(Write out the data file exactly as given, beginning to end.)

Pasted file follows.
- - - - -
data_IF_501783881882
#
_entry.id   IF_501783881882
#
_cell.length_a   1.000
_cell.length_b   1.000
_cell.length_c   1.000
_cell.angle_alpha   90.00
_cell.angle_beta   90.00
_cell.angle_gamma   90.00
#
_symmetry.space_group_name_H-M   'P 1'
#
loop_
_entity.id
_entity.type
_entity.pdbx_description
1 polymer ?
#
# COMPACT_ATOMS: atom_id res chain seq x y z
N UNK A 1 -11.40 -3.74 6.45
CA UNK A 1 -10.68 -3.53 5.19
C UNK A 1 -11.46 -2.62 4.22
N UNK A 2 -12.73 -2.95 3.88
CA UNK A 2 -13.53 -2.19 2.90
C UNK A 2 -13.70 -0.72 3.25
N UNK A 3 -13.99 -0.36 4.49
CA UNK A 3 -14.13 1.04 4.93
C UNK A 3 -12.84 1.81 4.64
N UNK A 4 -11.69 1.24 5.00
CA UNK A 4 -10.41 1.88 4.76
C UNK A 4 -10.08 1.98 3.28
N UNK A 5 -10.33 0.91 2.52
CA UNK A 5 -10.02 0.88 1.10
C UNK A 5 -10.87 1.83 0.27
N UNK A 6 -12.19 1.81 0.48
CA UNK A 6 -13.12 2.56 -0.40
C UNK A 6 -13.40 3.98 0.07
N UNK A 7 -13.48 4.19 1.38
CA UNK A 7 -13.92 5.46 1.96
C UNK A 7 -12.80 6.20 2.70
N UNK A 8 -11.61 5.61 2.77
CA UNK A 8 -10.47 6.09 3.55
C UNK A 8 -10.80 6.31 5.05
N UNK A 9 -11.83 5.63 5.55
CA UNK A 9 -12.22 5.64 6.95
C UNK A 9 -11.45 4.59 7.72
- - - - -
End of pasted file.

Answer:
data_IF_501783881882
#
_entry.id   IF_501783881882
#
_cell.length_a   1.000
_cell.length_b   1.000
_cell.length_c   1.000
_cell.angle_alpha   90.00
_cell.angle_beta   90.00
_cell.angle_gamma   90.00
#
_symmetry.space_group_name_H-M   'P 1'
#
loop_
_entity.id
_entity.type
_entity.pdbx_description
1 polymer ?
#
# COMPACT_ATOMS: atom_id res chain seq x y z
N UNK A 1 -11.40 -3.74 6.45
CA UNK A 1 -10.68 -3.53 5.19
C UNK A 1 -11.46 -2.62 4.22
N UNK A 2 -12.73 -2.95 3.88
CA UNK A 2 -13.53 -2.19 2.90
C UNK A 2 -13.70 -0.72 3.25
N UNK A 3 -13.99 -0.36 4.49
CA UNK A 3 -14.13 1.04 4.93
C UNK A 3 -12.84 1.81 4.64
N UNK A 4 -11.69 1.24 5.00
CA UNK A 4 -10.41 1.88 4.76
C UNK A 4 -10.08 1.98 3.28
N UNK A 5 -10.33 0.91 2.52
CA UNK A 5 -10.02 0.88 1.10
C UNK A 5 -10.87 1.83 0.27
N UNK A 6 -12.19 1.81 0.48
CA UNK A 6 -13.12 2.56 -0.40
C UNK A 6 -13.40 3.98 0.07
N UNK A 7 -13.48 4.19 1.38
CA UNK A 7 -13.92 5.46 1.96
C UNK A 7 -12.80 6.20 2.70
N UNK A 8 -11.61 5.61 2.77
CA UNK A 8 -10.47 6.09 3.55
C UNK A 8 -10.80 6.31 5.05
N UNK A 9 -11.83 5.63 5.55
CA UNK A 9 -12.22 5.64 6.95
C UNK A 9 -11.45 4.59 7.72